The Maharashtra authorities have tried to argue that Navlakha should have at least remained under house arrest since the Supreme Court had ordered that the activists be kept under house arrest for another four weeks. However, this is a clear misreading of the Supreme Court decision, which only specified the four week time period to "enable the accused to move the concerned court” (para 37).
Since Navlakha’s case was already ongoing before the Delhi High Court, there was nothing wrong with the matter being heard within a few days, and for the judges to order his release.
What Does This Mean for the Other Activists?
The reasoning applied by the Delhi High Court conceivably applies to the other four activists arrested in August since the same issues with the case diary occurred there as well, and could be used by them to argue in their respective high courts that their transit remand orders be scrapped and their house arrest cancelled.
It is perhaps to forestall this development that the Maharashtra authorities are appealing the order rather than just approaching the local Magistrates with the required documents, which would take time and effort.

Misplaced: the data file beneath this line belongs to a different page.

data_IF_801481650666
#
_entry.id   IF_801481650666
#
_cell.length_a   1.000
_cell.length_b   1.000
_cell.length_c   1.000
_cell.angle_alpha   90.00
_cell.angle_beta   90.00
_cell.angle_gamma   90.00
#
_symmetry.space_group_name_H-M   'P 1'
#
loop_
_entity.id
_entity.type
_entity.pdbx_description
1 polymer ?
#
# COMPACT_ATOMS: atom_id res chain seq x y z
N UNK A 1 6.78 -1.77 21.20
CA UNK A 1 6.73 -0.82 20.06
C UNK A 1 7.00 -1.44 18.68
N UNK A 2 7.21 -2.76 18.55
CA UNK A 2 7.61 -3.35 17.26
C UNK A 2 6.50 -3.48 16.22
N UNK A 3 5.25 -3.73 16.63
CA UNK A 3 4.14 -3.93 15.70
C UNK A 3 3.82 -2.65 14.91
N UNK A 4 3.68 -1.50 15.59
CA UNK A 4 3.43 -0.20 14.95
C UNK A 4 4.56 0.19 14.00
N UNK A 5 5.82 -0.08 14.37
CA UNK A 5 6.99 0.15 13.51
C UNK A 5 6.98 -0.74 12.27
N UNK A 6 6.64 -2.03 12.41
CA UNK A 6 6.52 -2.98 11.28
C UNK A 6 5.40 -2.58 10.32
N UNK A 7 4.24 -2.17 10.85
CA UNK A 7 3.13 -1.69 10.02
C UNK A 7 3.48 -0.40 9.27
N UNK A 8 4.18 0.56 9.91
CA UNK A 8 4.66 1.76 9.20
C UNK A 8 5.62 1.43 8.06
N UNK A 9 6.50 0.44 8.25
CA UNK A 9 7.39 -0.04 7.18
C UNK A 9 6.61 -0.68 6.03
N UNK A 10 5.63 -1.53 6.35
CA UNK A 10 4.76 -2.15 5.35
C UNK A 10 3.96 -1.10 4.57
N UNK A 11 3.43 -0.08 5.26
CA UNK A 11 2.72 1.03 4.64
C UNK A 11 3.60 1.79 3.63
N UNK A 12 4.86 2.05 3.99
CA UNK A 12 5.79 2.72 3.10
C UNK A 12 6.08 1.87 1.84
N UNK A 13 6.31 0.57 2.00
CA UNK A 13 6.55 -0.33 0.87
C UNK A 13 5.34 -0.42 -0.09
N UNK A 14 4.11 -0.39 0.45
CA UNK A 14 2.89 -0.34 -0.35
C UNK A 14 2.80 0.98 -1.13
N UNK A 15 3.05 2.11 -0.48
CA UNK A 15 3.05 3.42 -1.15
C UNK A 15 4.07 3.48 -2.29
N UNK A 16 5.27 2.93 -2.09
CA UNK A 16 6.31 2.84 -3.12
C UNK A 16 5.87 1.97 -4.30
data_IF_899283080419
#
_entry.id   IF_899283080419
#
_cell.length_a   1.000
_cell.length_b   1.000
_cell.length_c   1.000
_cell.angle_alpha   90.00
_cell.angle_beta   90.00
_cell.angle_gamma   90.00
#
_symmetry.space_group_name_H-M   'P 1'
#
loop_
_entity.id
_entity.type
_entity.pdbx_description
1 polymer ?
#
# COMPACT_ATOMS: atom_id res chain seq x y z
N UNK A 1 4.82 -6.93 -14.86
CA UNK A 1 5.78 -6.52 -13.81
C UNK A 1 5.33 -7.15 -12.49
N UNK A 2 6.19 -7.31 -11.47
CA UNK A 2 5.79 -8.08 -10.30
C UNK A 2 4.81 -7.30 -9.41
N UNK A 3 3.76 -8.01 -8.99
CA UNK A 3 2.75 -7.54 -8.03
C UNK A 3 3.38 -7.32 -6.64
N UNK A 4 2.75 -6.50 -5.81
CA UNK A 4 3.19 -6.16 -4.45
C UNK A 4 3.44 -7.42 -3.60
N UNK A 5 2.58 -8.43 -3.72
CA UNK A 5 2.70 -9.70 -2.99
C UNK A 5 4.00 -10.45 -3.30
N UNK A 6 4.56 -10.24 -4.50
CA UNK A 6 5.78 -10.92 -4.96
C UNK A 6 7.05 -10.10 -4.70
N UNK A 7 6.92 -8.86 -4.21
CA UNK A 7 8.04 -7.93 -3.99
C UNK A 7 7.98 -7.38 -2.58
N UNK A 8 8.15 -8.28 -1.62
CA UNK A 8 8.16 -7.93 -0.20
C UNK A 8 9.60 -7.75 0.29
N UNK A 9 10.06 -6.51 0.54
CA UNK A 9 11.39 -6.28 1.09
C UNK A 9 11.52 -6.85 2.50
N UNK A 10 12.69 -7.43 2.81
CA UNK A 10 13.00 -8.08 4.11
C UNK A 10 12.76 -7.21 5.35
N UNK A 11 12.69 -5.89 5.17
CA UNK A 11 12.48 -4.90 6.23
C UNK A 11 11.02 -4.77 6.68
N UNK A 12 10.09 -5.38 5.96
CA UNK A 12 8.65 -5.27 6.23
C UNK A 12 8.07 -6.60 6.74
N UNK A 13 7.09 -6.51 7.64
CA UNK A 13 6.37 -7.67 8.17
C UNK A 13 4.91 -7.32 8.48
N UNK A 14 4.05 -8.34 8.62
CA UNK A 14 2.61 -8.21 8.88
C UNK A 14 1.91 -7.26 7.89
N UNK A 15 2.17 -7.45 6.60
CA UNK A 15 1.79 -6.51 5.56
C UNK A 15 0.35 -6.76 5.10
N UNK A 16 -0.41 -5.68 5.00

The Punjab & Haryana High Court, which had been hearing a petition filed by Sudha Bharadwaj, reportedly indicated that they would not be able to make a decision till the Supreme Court heard the appeal filed against the Delhi High Court’s order (as per Bar & Bench). The petition was withdrawn on Wednesday, with liberty to seek remedies allowed under law, including quashing and requests for bail and anticipatory bail.
It remains to be seen if the other high courts will also wait for the outcome of the Supreme Court appeal – for those resident in Mumbai, the reasoning about Marathi will not be applicable, though if no case diary was produced before the local Magistrates, the remand of the activists would nonetheless be invalid.